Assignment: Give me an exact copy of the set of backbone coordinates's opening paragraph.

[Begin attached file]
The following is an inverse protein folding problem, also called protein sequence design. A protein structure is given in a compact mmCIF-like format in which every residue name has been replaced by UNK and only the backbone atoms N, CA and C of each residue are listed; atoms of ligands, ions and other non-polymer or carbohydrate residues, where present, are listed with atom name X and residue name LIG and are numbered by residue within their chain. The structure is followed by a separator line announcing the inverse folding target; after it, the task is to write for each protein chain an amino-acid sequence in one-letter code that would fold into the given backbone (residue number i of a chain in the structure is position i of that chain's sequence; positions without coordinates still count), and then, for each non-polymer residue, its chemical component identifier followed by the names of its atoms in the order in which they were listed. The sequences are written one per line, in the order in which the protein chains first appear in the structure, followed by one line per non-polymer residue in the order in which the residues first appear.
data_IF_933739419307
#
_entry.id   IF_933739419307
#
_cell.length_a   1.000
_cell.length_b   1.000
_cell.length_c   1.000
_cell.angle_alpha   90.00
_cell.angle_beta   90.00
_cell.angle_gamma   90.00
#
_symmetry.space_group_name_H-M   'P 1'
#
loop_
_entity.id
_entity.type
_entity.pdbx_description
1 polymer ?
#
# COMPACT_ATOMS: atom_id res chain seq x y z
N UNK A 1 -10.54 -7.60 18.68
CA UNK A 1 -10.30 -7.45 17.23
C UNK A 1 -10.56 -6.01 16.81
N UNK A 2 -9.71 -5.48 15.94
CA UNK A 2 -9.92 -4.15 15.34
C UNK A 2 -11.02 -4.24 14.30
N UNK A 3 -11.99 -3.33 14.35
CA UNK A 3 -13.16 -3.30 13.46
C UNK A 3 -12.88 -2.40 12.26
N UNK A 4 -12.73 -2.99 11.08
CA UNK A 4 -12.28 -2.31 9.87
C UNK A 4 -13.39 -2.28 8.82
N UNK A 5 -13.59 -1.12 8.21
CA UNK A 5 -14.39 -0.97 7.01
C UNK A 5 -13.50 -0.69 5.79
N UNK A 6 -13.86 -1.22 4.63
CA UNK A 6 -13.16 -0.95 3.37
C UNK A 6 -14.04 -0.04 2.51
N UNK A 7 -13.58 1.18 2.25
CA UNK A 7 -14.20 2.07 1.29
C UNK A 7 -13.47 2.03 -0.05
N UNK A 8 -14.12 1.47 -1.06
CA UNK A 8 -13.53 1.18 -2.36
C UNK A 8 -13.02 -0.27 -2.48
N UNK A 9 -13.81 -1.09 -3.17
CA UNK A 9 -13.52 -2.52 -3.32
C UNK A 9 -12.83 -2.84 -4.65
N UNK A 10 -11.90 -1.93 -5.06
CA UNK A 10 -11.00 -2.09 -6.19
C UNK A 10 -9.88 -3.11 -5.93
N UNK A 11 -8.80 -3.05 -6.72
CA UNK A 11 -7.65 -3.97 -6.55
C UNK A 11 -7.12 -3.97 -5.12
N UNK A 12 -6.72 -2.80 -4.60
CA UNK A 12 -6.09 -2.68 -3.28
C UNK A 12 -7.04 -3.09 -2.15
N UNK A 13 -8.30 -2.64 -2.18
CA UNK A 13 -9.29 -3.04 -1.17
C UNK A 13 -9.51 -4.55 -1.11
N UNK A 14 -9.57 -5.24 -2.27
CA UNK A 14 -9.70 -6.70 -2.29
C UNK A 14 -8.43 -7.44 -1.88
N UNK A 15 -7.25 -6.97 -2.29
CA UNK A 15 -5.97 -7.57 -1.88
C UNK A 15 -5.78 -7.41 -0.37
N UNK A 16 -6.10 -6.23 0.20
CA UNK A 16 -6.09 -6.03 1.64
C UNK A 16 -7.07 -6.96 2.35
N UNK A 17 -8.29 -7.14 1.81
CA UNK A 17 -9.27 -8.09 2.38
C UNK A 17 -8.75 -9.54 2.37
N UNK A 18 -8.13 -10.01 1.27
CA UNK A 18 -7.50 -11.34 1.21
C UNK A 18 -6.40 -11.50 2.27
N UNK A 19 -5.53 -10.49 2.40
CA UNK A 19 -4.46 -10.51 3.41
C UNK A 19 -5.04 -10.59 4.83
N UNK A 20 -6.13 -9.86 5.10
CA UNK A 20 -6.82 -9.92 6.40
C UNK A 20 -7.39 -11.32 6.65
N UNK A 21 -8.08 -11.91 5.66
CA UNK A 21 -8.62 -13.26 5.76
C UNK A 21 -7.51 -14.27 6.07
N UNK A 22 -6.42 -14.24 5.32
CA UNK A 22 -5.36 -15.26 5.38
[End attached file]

The following is an inverse protein folding problem, also called protein sequence design. A protein structure is given in a compact mmCIF-like format in which every residue name has been replaced by UNK and only the backbone atoms N, CA and C of each residue are listed; atoms of ligands, ions and other non-polymer or carbohydrate residues, where present, are listed with atom name X and residue name LIG and are numbered by residue within their chain. The structure is followed by a separator line announcing the inverse folding target; after it, the task is to write for each protein chain an amino-acid sequence in one-letter code that would fold into the given backbone (residue number i of a chain in the structure is position i of that chain's sequence; positions without coordinates still count), and then, for each non-polymer residue, its chemical component identifier followed by the names of its atoms in the order in which they were listed. The sequences are written one per line, in the order in which the protein chains first appear in the structure, followed by one line per non-polymer residue in the order in which the residues first appear.